Cancer incidence and “bad luck”

This one had even the presenters of the BBC’s weekly statistics fest “More or Less” scratching their heads.
http://www.bbc.co.uk/programmes/b04xf1d5

The confusing abstract here: http://www.sciencemag.org/content/347/6217/78.abstract says

‘These results suggest that only a third of the variation in cancer risk among tissues is attributable to environmental factors or inherited predispositions. The majority is due to “bad luck,” that is, random mutations arising during DNA replication in normal, noncancerous stem cells.’

Tomasetti C, Vogelstein B. Variation in cancer risk among tissues can be explained by the number of stem cell divisions. Science. Published online January 2 2015.

Note the key phrase here “among tissues”, not “between individuals”. The study aimed to confirm the old and widely accepted theory that cancer is an inherent design flaw in all multicellullar organisms and that some level of cancer was an inevitable result of the rapid cell division that is essential for the maintenance of certain tissues (skin for example). However they did not look at cancer rates in individuals, only in different types of tissues.

Data was not available for all the possible tissue types. “Moreover, Dr Tomasetti and Dr Vogelstein were unable to include two of the most common cancers (breast and prostate) in their analysis, because the relevant stem-cell data are not available for these. What their study does explain is the long-known but curious phenomenon that apparently similar parts of the body suffer different rates of cancer. ”
http://www.economist.com/news/science-and-technology/21638090-recent-paper-does-not-show-two-thirds-cancer-cases-are-due-bad.

This left the researchers with a relatively small set of data for tissues, from which it is hard to draw definite conclusions. “the estimate was quite variable, with 95% confidence intervals ranging from 39% to 81%. So only 4 out of 10 cancers may be a result of bad luck, or, alternatively, as many as 8 out of 10.”
http://www.nhs.uk/…/Are-most-cancers-down-to-bad-luck.aspx.

Also, according to coverage elsewhere (I’ve not seen the full paper), there were some exceptions to the general conclusion. “In some cancers [ie cancer types], environmental factors and inherited genetic factors did compound [ie significantly affect] the risk.”
http://www.nhs.uk/…/Are-most-cancers-down-to-bad-luck.aspx.

In particular, “The remaining third of cancer types, which are affected by [environmental] lifestyle factors, viruses or a heightened family [ie genetic] risk, include some of the most common:

Basal cell carcinoma – a type of skin cancer made more common by too much UV exposure
Lung cancer – strongly linked to smoking
Colon cancer – increased by poor diet and family risk genes”

http://www.bbc.co.uk/news/health-30641833

One study alone is not enough to draw a definitive conclusion from. “Separate research by Cancer Research UK shows more than four in 10 of the total number of cancers were down to lifestyle.”
http://www.bbc.co.uk/news/health-30641833.

Also, even if the original study had been correctly interpreted and accurately reported, it would still be wise to avoid those risks that individuals can control, particularly smoking.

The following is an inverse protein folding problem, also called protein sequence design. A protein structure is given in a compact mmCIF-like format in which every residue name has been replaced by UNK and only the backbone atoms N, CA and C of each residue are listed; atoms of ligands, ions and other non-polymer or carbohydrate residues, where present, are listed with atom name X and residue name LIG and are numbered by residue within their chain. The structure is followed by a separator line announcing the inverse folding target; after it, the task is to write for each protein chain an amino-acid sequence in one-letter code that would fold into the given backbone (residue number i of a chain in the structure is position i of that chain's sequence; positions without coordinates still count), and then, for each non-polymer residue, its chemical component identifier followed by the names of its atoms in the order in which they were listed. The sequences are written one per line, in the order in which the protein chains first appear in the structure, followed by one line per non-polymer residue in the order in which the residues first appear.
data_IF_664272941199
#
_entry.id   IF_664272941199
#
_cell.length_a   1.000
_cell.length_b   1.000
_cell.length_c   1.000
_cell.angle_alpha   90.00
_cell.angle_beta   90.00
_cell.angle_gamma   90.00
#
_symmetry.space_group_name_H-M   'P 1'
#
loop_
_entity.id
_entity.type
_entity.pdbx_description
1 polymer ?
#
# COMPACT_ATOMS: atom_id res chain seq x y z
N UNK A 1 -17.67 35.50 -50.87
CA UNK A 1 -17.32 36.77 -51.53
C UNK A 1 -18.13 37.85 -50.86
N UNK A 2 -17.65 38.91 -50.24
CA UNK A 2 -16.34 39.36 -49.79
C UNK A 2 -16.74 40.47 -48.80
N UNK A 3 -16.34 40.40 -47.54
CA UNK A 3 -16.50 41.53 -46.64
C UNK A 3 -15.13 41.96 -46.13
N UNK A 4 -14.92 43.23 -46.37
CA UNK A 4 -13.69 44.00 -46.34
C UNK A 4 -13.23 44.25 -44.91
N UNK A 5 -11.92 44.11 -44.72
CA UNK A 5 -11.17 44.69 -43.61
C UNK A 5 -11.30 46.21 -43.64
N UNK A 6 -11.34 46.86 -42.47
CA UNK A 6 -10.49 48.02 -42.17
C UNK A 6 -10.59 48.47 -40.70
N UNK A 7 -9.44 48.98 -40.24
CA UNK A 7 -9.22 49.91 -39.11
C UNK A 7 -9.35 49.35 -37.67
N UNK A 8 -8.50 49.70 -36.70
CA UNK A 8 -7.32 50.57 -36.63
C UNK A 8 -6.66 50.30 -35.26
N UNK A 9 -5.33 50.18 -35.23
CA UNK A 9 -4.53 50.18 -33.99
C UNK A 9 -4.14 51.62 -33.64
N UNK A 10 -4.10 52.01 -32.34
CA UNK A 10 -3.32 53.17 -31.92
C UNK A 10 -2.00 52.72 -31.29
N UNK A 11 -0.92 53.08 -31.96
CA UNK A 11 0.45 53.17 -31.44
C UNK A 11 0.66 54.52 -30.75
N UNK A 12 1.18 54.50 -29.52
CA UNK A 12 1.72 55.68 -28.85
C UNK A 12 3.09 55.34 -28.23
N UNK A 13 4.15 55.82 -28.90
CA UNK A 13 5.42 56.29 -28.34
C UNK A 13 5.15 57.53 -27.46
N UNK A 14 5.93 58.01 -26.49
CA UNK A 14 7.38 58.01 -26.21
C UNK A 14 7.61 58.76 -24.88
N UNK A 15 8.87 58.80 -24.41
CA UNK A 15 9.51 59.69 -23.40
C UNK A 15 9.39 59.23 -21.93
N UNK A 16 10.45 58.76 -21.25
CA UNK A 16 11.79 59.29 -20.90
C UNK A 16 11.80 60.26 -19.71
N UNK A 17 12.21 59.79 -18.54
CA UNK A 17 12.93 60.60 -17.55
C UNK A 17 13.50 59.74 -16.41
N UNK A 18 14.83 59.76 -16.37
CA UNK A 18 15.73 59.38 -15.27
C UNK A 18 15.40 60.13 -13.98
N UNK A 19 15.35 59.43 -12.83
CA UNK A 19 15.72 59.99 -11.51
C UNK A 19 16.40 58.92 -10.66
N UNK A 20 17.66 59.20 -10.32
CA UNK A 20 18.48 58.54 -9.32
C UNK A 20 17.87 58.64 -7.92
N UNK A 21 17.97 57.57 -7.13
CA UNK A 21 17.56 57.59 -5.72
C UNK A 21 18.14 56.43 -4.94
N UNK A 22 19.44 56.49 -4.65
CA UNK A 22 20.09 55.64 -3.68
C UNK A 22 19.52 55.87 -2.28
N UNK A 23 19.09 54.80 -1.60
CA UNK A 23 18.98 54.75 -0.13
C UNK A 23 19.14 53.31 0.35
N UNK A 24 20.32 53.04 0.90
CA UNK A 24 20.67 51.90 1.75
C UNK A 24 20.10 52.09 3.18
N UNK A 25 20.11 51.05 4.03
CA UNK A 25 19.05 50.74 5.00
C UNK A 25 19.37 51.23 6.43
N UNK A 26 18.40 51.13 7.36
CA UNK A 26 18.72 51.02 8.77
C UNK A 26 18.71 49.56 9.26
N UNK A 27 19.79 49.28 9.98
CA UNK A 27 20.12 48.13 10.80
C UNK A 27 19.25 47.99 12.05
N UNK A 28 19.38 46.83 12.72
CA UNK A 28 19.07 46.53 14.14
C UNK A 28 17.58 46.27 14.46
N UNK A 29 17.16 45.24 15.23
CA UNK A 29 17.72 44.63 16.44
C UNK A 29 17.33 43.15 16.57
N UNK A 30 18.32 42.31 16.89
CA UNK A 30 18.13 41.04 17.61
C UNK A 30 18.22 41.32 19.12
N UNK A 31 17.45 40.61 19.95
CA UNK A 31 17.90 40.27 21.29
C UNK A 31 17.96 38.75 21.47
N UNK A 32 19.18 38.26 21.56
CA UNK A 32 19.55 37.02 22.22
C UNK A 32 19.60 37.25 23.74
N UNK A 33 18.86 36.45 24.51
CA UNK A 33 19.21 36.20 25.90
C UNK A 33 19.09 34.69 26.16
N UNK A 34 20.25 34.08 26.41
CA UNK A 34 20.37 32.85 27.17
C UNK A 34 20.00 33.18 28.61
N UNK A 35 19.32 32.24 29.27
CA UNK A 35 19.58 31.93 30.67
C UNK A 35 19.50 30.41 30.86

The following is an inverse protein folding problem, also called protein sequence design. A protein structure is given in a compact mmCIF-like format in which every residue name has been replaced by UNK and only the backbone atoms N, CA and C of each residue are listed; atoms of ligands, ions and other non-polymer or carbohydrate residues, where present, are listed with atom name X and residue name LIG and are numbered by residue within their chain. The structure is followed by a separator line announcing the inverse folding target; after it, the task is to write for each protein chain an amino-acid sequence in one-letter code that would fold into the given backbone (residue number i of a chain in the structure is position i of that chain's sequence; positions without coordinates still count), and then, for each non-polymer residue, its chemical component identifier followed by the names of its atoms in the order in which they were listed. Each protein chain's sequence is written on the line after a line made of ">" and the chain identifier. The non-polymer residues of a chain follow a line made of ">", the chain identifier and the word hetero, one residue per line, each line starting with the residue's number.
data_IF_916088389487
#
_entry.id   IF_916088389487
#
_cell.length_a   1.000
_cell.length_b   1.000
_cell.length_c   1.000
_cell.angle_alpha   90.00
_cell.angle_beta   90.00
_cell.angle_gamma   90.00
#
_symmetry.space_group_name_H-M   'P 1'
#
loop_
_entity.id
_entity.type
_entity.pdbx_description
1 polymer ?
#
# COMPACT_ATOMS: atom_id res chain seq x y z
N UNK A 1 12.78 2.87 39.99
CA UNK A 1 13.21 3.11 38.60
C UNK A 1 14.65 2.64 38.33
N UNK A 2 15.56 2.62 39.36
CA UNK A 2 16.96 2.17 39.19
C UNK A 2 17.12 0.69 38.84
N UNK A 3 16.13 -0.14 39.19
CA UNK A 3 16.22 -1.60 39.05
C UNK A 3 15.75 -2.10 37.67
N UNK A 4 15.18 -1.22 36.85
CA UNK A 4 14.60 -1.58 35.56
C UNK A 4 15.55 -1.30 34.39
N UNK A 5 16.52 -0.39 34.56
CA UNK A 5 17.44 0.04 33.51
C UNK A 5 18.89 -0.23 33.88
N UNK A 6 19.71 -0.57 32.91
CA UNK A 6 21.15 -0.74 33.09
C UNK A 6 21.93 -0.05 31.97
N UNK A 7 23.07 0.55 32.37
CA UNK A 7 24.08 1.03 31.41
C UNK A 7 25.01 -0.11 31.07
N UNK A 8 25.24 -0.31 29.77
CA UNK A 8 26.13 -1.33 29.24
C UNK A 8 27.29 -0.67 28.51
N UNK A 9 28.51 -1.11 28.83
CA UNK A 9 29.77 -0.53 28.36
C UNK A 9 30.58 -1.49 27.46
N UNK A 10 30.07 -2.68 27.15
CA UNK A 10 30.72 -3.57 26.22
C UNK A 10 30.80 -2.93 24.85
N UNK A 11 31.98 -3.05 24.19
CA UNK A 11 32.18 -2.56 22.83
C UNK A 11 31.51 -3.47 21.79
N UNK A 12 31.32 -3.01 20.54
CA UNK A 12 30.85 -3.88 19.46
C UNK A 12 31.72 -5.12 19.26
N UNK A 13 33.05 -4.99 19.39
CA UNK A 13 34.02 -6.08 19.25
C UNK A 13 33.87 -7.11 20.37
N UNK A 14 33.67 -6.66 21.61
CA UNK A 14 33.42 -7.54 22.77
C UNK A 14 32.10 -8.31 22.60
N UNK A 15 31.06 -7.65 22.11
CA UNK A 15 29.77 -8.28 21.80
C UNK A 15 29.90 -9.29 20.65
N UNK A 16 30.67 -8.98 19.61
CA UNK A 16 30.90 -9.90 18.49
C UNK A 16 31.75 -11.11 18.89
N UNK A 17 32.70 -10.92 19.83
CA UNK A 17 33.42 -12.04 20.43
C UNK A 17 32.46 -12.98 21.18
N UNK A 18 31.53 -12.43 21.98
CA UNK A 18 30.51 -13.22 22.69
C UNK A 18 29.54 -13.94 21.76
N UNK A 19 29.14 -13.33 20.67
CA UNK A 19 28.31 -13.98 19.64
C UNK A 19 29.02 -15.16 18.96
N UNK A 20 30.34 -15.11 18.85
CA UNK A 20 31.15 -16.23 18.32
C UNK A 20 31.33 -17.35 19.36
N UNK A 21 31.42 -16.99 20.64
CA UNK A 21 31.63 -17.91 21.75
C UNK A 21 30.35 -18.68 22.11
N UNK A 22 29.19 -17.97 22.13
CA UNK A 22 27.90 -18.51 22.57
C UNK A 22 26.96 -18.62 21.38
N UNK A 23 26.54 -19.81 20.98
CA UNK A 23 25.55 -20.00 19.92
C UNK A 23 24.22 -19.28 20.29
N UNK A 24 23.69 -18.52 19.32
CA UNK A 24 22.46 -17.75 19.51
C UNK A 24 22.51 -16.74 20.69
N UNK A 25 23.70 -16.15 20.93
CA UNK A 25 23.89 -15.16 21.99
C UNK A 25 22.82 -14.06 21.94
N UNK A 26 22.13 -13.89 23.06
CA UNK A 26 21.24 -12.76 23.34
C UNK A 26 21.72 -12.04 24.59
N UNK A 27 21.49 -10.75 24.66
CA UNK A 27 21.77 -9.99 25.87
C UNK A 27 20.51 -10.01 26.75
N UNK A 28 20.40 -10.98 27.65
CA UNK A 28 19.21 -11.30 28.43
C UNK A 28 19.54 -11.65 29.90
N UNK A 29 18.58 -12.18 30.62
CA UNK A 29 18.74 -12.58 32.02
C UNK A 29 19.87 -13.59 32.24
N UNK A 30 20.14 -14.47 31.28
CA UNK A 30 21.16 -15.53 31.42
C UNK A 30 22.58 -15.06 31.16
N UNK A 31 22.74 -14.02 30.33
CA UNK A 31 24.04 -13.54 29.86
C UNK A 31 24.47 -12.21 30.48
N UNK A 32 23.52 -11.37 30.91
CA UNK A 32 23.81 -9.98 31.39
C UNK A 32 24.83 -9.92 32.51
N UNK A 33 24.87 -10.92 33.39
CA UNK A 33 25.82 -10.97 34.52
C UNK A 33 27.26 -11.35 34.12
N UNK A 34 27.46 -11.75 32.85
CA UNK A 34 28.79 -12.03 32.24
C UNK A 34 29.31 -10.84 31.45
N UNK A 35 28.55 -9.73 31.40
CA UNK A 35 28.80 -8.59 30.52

The original study was widely reported in the media as “the majority of cancer is due to bad luck”. However that was criticised in the Guardian. That article suggests that the only conclusion you can draw is that the majority of the variation in relative cancer risk between tissues is due to random genetic malfunctions during cell division. The key word here is “relative”, the implication is that the study says nothing about the actual absolute numeric risk of cancer in a particular tissue (not even in an individual person). The baseline risk across all tissues (if all cell division could be abolished) could take any absolute numeric value, from zero up to 100%.
http://www.theguardian.com/science/grrlscientist/2015/jan/02/bad-luck-bad-journalism-and-cancer-rates?CMP=share_btn_tw

The authors of the original paper seem to have retreated from their original headline-grabbing claim, now that their future careers have been boosted by the publicity. “We have not showed that two-thirds of cancer cases are about bad luck. Cancer is in general a combination of bad luck, bad environment and bad inherited genes.”
http://www.economist.com/news/science-and-technology/21638090-recent-paper-does-not-show-two-thirds-cancer-cases-are-due-bad.
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X-Men: First Class – fails Genetics 101

http://www.imdb.com/title/tt1270798/

Maybe Xavier was drunk, or concentrating on chatting up girls, but he really should have known that the majority of genetic variation in a typical population of individuals comes not from mutation creating new genes (as he seemed to imply), but from the recombination (shuffling) of the existing genes.

Mutations are typically immediately lethal (even before an embryo reaches maturity), or at best crippling. For example, a fruitfly with legs instead of antennae on its head does not have the benefit of any super-power!

The shuffling of the existing pack of genes is much less disruptive to an organism and much more likely to result in a more successful individual. Thus most evolution is driven by such recombination, not by mutation.